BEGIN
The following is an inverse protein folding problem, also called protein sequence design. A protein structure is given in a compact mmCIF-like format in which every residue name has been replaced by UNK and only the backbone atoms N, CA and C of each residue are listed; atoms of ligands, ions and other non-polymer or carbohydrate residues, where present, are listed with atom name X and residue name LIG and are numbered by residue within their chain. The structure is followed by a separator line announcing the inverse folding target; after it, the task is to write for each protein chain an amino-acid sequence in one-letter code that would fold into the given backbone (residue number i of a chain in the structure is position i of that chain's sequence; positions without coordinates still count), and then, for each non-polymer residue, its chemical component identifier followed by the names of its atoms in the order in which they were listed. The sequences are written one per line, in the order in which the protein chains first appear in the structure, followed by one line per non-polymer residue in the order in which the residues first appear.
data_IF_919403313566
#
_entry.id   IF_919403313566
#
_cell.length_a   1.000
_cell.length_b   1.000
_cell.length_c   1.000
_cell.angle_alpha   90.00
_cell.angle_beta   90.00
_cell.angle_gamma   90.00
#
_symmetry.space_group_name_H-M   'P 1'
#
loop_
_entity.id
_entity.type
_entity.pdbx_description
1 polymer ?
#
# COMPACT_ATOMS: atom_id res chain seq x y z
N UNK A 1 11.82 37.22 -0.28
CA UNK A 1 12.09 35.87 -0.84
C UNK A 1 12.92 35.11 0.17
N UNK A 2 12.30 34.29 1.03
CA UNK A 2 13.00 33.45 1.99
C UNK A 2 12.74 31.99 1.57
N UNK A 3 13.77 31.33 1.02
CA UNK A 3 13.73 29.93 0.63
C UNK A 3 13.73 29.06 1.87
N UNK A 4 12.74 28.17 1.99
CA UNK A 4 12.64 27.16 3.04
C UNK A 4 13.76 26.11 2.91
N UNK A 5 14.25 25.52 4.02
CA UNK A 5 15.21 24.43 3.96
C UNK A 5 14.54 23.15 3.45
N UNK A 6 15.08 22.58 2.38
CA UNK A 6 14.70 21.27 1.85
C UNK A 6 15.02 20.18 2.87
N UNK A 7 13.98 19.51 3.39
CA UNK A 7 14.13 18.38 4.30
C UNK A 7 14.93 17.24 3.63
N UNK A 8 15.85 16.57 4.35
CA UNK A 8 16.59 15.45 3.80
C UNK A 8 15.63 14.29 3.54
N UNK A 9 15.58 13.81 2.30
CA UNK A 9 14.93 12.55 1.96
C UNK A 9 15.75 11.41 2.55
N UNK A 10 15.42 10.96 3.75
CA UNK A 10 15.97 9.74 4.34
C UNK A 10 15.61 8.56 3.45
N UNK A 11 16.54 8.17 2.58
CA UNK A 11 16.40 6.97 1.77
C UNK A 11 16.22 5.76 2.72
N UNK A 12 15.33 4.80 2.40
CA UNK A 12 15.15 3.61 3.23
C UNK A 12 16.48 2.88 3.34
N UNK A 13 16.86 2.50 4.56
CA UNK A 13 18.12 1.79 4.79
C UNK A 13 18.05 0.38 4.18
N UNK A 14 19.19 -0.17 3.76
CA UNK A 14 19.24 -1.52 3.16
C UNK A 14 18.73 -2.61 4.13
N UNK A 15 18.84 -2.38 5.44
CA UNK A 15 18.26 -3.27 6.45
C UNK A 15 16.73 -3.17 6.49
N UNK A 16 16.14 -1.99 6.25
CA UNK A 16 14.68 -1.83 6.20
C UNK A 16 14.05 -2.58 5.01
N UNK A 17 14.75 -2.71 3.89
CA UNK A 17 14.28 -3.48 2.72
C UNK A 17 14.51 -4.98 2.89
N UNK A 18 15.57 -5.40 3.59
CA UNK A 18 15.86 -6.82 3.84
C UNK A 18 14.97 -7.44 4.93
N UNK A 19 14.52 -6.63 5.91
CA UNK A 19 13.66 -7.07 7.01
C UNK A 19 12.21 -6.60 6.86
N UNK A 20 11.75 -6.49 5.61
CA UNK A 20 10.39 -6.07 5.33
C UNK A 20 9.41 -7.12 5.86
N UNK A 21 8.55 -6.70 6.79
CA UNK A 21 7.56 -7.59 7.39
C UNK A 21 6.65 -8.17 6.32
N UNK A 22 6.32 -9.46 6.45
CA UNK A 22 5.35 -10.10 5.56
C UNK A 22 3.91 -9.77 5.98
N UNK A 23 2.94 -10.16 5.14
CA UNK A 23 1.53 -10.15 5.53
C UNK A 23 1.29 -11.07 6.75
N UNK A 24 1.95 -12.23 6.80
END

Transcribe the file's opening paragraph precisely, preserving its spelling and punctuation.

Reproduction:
The following is an inverse protein folding problem, also called protein sequence design. A protein structure is given in a compact mmCIF-like format in which every residue name has been replaced by UNK and only the backbone atoms N, CA and C of each residue are listed; atoms of ligands, ions and other non-polymer or carbohydrate residues, where present, are listed with atom name X and residue name LIG and are numbered by residue within their chain. The structure is followed by a separator line announcing the inverse folding target; after it, the task is to write for each protein chain an amino-acid sequence in one-letter code that would fold into the given backbone (residue number i of a chain in the structure is position i of that chain's sequence; positions without coordinates still count), and then, for each non-polymer residue, its chemical component identifier followed by the names of its atoms in the order in which they were listed. The sequences are written one per line, in the order in which the protein chains first appear in the structure, followed by one line per non-polymer residue in the order in which the residues first appear.